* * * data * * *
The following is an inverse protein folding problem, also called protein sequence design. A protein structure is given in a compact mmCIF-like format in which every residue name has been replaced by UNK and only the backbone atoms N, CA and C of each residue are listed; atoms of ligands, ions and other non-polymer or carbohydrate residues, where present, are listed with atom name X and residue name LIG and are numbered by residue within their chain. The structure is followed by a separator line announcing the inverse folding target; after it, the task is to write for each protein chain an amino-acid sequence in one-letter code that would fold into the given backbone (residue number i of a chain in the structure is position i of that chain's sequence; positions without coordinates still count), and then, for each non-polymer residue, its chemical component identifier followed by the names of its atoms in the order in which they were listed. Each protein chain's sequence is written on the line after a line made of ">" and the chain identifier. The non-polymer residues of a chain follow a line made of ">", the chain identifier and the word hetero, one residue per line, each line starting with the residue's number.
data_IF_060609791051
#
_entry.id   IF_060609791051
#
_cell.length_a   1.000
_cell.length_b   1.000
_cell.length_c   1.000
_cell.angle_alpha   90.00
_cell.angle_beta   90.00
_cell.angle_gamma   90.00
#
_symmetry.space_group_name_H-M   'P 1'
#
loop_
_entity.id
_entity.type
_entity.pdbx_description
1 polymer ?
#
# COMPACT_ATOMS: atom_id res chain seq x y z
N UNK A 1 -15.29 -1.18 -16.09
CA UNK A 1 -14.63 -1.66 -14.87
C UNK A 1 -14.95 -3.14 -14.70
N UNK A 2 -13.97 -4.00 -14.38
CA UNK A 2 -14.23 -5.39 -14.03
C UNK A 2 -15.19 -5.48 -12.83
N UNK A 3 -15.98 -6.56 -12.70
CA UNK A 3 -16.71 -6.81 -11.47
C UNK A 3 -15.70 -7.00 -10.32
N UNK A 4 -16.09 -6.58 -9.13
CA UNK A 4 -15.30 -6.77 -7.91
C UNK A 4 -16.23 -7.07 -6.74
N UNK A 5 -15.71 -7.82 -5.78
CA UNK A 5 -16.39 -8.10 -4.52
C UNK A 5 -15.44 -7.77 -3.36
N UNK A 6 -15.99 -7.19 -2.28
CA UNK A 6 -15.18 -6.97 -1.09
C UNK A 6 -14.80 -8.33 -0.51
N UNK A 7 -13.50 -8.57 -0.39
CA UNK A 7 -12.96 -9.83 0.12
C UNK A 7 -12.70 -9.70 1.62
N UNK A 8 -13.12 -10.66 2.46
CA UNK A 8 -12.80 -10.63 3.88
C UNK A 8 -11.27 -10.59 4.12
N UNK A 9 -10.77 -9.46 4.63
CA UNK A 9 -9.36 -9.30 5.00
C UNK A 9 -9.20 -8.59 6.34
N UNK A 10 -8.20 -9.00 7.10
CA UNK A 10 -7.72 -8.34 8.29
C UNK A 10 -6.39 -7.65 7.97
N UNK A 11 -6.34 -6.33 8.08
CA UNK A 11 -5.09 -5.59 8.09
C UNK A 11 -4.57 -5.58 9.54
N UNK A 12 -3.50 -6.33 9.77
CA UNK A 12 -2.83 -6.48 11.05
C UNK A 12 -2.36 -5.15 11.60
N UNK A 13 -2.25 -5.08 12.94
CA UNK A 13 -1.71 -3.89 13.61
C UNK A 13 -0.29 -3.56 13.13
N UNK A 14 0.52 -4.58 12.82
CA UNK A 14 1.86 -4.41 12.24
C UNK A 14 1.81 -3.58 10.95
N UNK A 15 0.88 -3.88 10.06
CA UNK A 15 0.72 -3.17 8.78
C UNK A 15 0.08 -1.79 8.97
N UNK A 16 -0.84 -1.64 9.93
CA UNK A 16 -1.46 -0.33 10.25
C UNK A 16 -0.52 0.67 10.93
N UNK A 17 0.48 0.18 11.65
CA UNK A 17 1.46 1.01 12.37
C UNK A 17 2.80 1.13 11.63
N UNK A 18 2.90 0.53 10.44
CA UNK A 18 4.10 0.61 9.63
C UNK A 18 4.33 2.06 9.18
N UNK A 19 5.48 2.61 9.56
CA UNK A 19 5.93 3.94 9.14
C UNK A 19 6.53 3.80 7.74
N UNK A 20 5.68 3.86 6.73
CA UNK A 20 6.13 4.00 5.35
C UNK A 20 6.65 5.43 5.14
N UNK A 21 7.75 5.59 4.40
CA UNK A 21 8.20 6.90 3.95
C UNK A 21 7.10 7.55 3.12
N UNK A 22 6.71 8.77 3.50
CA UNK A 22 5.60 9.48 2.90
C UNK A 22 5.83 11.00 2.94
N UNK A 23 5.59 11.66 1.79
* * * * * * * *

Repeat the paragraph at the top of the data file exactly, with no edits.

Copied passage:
The following is an inverse protein folding problem, also called protein sequence design. A protein structure is given in a compact mmCIF-like format in which every residue name has been replaced by UNK and only the backbone atoms N, CA and C of each residue are listed; atoms of ligands, ions and other non-polymer or carbohydrate residues, where present, are listed with atom name X and residue name LIG and are numbered by residue within their chain. The structure is followed by a separator line announcing the inverse folding target; after it, the task is to write for each protein chain an amino-acid sequence in one-letter code that would fold into the given backbone (residue number i of a chain in the structure is position i of that chain's sequence; positions without coordinates still count), and then, for each non-polymer residue, its chemical component identifier followed by the names of its atoms in the order in which they were listed. Each protein chain's sequence is written on the line after a line made of ">" and the chain identifier. The non-polymer residues of a chain follow a line made of ">", the chain identifier and the word hetero, one residue per line, each line starting with the residue's number.